I'm ashamed to say that I can't remember whether or not I met PC Keith Palmer, the policeman murdered by Khalid Masood in Parliament last week. I have been in and out through those gates often enough, greeted in that polite, slightly wry manner that British coppers use. But, like most people, I would generally just grunt "morning," often with minimal eye contact. (As you'll have noticed, this is another British specialty.)
It is easy to take the police for granted, to see them almost as wisecracking gatekeepers. Palmer's death reminded me that these smiling, sardonic men will, when the need arises, place themselves between me and a murder weapon. From now on, I'm going to thank them properly.
Lots of politicians and journalists will be thinking similar thoughts. That's what made the attack on Parliament so effective in propaganda terms. It's not simply that reporters were nearby; it's that many of them, locked inside the Palace of Westminster, were part of the story themselves.
Then there's the history. Although we Brits can be unspeakably rude about our MPs, we still think of Parliament itself as a symbol of national freedom. We have a half-memory, somewhere at the back of our collective mind, of a smoke-wreathed Westminster Hall standing defiantly among the Nazi bombs. A terrorist abomination in the center of a provincial city would not have had the same impact, either psychologically or in news terms.
But please try to keep a sense of perspective. There has been only one casualty of Islamist violence in Britain since the 2005 Tube bombings: Lee Rigby, an off-duty soldier who was mown down by a car as he cycled outside his barracks and then hacked to death. His murderers, like the attacker in Westminster, had no access to bombs or firearms. They, too, used the most basic weapons of all: a car and a knife.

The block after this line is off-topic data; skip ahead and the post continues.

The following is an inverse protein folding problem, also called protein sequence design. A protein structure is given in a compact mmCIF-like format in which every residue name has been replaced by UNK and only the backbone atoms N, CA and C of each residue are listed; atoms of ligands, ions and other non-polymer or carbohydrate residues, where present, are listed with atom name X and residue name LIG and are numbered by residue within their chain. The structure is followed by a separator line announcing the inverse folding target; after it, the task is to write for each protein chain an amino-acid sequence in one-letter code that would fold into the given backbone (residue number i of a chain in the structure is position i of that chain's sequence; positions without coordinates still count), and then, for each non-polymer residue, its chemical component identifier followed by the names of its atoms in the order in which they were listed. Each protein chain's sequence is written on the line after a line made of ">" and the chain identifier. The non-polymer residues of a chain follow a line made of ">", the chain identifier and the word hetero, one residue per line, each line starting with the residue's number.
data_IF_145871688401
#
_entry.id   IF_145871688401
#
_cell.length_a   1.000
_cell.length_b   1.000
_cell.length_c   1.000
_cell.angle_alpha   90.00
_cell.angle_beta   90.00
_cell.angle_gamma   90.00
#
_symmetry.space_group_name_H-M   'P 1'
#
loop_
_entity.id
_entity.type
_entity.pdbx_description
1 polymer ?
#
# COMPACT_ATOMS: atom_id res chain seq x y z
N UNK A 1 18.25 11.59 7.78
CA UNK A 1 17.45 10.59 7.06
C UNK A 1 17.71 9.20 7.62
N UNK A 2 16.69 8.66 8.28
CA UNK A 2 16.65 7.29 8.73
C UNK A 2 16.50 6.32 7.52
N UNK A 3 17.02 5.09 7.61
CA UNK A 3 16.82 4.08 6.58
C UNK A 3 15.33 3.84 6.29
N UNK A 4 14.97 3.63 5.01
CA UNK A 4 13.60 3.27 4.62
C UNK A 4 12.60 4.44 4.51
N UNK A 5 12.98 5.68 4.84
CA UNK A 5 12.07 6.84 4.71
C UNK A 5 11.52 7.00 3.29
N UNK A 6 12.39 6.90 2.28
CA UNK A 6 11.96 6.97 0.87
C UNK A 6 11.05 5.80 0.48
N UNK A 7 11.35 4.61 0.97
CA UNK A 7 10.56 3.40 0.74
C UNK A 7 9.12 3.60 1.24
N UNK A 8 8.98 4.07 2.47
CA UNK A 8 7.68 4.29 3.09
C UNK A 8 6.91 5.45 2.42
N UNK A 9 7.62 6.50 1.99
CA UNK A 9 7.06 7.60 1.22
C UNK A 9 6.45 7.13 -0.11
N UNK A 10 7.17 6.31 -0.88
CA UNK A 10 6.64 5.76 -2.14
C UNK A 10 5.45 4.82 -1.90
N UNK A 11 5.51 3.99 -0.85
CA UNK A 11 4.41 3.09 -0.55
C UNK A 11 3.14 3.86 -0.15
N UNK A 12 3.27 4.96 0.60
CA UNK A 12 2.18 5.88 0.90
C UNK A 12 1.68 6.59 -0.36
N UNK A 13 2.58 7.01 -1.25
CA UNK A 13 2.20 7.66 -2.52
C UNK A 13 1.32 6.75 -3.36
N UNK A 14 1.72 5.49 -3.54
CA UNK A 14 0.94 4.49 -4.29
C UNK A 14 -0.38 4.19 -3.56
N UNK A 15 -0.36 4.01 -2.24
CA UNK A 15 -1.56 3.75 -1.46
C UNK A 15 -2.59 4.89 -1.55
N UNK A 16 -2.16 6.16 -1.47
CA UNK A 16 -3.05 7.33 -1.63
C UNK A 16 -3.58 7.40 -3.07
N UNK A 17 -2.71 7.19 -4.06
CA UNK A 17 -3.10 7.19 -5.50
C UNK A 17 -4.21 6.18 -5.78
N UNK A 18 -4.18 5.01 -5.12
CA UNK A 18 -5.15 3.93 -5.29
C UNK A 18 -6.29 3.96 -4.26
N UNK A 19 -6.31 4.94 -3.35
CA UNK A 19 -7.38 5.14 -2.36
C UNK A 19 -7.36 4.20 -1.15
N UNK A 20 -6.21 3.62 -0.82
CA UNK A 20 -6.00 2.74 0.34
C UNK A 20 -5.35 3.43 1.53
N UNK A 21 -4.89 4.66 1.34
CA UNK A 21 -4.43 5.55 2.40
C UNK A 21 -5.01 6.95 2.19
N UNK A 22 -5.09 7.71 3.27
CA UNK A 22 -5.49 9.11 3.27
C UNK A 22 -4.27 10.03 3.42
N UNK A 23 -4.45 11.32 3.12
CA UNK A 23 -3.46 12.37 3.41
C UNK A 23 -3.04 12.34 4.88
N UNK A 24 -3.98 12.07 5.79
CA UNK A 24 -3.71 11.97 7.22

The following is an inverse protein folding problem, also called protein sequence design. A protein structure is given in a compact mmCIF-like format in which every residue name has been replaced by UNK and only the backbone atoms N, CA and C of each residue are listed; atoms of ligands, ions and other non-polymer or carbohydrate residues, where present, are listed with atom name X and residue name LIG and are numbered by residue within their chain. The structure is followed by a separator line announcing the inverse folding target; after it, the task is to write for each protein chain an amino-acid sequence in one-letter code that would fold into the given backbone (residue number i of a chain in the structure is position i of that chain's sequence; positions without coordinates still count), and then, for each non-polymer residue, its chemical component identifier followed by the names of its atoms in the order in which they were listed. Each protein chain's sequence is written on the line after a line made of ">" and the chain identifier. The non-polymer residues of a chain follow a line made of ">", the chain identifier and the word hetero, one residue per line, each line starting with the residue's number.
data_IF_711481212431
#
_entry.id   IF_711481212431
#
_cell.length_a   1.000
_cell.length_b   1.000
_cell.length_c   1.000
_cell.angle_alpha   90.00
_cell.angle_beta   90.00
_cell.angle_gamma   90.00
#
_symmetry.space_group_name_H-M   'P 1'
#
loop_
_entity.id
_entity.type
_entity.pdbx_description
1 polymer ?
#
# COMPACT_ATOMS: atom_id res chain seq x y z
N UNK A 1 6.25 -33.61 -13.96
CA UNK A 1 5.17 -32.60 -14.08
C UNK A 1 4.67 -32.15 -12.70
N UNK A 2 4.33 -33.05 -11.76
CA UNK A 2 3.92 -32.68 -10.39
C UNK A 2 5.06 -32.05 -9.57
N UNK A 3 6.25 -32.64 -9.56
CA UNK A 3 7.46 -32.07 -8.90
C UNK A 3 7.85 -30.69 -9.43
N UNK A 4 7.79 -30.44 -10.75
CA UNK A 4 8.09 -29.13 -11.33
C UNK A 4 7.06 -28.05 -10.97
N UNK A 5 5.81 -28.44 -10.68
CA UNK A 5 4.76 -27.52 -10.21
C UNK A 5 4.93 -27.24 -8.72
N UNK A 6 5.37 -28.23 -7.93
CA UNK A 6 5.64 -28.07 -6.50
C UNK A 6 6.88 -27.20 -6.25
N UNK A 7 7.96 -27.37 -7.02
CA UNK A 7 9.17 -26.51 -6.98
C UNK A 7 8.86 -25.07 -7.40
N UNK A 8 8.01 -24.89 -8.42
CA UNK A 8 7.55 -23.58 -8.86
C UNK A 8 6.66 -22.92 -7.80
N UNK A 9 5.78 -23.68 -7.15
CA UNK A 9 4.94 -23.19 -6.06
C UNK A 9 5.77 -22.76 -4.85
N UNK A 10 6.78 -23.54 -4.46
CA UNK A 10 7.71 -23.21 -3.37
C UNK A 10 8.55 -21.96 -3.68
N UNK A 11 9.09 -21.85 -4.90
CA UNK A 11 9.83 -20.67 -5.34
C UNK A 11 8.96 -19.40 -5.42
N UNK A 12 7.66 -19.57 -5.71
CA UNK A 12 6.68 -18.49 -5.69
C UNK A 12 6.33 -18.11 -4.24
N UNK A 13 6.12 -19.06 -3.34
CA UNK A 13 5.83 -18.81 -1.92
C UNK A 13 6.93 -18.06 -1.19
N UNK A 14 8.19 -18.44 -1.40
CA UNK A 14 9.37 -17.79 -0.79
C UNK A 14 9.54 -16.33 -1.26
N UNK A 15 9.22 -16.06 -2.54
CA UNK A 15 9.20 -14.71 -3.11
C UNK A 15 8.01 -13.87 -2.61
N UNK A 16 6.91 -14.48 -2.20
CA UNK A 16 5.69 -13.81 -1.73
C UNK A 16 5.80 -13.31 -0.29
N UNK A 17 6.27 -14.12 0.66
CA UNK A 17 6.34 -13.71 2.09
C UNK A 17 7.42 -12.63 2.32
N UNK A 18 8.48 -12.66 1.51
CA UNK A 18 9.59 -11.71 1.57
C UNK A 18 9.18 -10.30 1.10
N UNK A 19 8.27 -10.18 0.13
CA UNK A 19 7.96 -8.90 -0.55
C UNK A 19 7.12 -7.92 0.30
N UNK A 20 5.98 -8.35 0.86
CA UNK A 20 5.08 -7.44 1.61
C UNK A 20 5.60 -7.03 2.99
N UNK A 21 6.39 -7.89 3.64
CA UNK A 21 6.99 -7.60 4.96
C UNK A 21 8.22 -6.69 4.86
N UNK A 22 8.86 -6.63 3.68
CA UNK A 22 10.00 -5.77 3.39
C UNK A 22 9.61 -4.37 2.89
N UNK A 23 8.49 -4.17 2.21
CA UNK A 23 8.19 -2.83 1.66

A vehicle can be deadly, of course, as the appalling attacks in Nice and Berlin demonstrated. Still, it is worth pondering the fact that the most serious jihadi attack in Britain since 2005 involved some idiots driving into Glasgow Airport, evidently under the impression that this would set it on fire. They scrambled from their burning car only to be beaten up by a nearby baggage handler.
The scarcity of attacks tells us something of the imbalance of forces. On one side stand some of the world's best counter-terrorism experts, whose successes, in the form of forestalled atrocities, can never be truly counted. On the other stand some numbskulls with cars and knives.
We should treat them as what they are: losers with laughable underwear bombs and a pleasing tendency to blow themselves up in error. But we don't. We write them up as members of a sinister global terrorist network. We describe them as a threat to the state. I heard one supposed terrorism expert preposterously telling Fox News that the attack had "brought London to a standstill." The only sign of a "standstill" I saw was a notice on a bus about "delays around Westminster." Light snow causes more disruption, for Heaven's sake.
But no one has an incentive to downplay terrorism. The academic expert, the police chief, the spook, the journalist: all come together in consciously or subconsciously wanting to magnify the drama. No politician dares point out that you are statistically more likely to be killed by a toddler than by a jihadi. So we carry on taking these losers at something close to their own estimate – that is, as soldiers engaged in a civilizational war. It is precisely this illicit glamor that draws lonely and alienated young men to political violence in the first place.
The Chinese don't report terrorist incidents, seeing no reason to give insurgents publicity. In consequence, terrorism is rare in China. Yet when Le Monde, applying the same logic, declined to print the names of the perpetrators of the Paris attacks, wishing to deny them a sense of martyrdom, it was widely criticized.
In the aftermath of the London attack, every commentator – including, I'm afraid, this one – reached for the same cliché. It was, we said, "an attack on democracy." But the real danger to democracy is that we respond in a way that cheapens our values while at the same time attracting the next unbalanced teenager looking for a nihilistic cause. The men who carry out these crimes are not holy warriors. They are ugly, emotionally stunted criminals. We need to remember that.
Dan Hannan is a British Conservative MEP.